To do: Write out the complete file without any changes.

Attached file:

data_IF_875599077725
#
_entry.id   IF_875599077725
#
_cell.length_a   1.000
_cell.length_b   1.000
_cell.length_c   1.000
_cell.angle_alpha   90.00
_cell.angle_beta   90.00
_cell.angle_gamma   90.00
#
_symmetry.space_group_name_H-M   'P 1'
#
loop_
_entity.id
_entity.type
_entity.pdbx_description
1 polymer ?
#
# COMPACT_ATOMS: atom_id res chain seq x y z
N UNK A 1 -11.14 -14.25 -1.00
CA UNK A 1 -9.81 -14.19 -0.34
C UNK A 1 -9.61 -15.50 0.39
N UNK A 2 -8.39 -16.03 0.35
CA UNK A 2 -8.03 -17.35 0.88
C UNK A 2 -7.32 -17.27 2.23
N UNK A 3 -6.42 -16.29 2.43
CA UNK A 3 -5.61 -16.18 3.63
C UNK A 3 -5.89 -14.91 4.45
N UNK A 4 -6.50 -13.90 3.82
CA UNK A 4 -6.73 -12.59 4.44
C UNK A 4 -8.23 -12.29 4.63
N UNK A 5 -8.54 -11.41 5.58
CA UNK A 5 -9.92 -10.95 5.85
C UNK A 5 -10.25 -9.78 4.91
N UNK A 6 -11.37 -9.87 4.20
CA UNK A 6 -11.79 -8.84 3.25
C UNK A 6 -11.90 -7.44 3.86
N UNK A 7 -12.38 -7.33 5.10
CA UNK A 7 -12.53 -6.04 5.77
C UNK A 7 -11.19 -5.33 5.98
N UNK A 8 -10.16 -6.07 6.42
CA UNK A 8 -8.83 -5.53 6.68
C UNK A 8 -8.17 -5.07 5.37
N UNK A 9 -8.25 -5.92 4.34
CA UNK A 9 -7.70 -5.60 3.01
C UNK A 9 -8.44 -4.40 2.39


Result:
data_IF_875599077725
#
_entry.id   IF_875599077725
#
_cell.length_a   1.000
_cell.length_b   1.000
_cell.length_c   1.000
_cell.angle_alpha   90.00
_cell.angle_beta   90.00
_cell.angle_gamma   90.00
#
_symmetry.space_group_name_H-M   'P 1'
#
loop_
_entity.id
_entity.type
_entity.pdbx_description
1 polymer ?
#
# COMPACT_ATOMS: atom_id res chain seq x y z
N UNK A 1 -11.14 -14.25 -1.00
CA UNK A 1 -9.81 -14.19 -0.34
C UNK A 1 -9.61 -15.50 0.39
N UNK A 2 -8.39 -16.03 0.35
CA UNK A 2 -8.03 -17.35 0.88
C UNK A 2 -7.32 -17.27 2.23
N UNK A 3 -6.42 -16.29 2.43
CA UNK A 3 -5.61 -16.18 3.63
C UNK A 3 -5.89 -14.91 4.45
N UNK A 4 -6.50 -13.90 3.82
CA UNK A 4 -6.73 -12.59 4.44
C UNK A 4 -8.23 -12.29 4.63
N UNK A 5 -8.54 -11.41 5.58
CA UNK A 5 -9.92 -10.95 5.85
C UNK A 5 -10.25 -9.78 4.91
N UNK A 6 -11.37 -9.87 4.20
CA UNK A 6 -11.79 -8.84 3.25
C UNK A 6 -11.90 -7.44 3.86
N UNK A 7 -12.38 -7.33 5.10
CA UNK A 7 -12.53 -6.04 5.77
C UNK A 7 -11.19 -5.33 5.98
N UNK A 8 -10.16 -6.07 6.42
CA UNK A 8 -8.83 -5.53 6.68
C UNK A 8 -8.17 -5.07 5.37
N UNK A 9 -8.25 -5.92 4.34
CA UNK A 9 -7.70 -5.60 3.01
C UNK A 9 -8.44 -4.40 2.39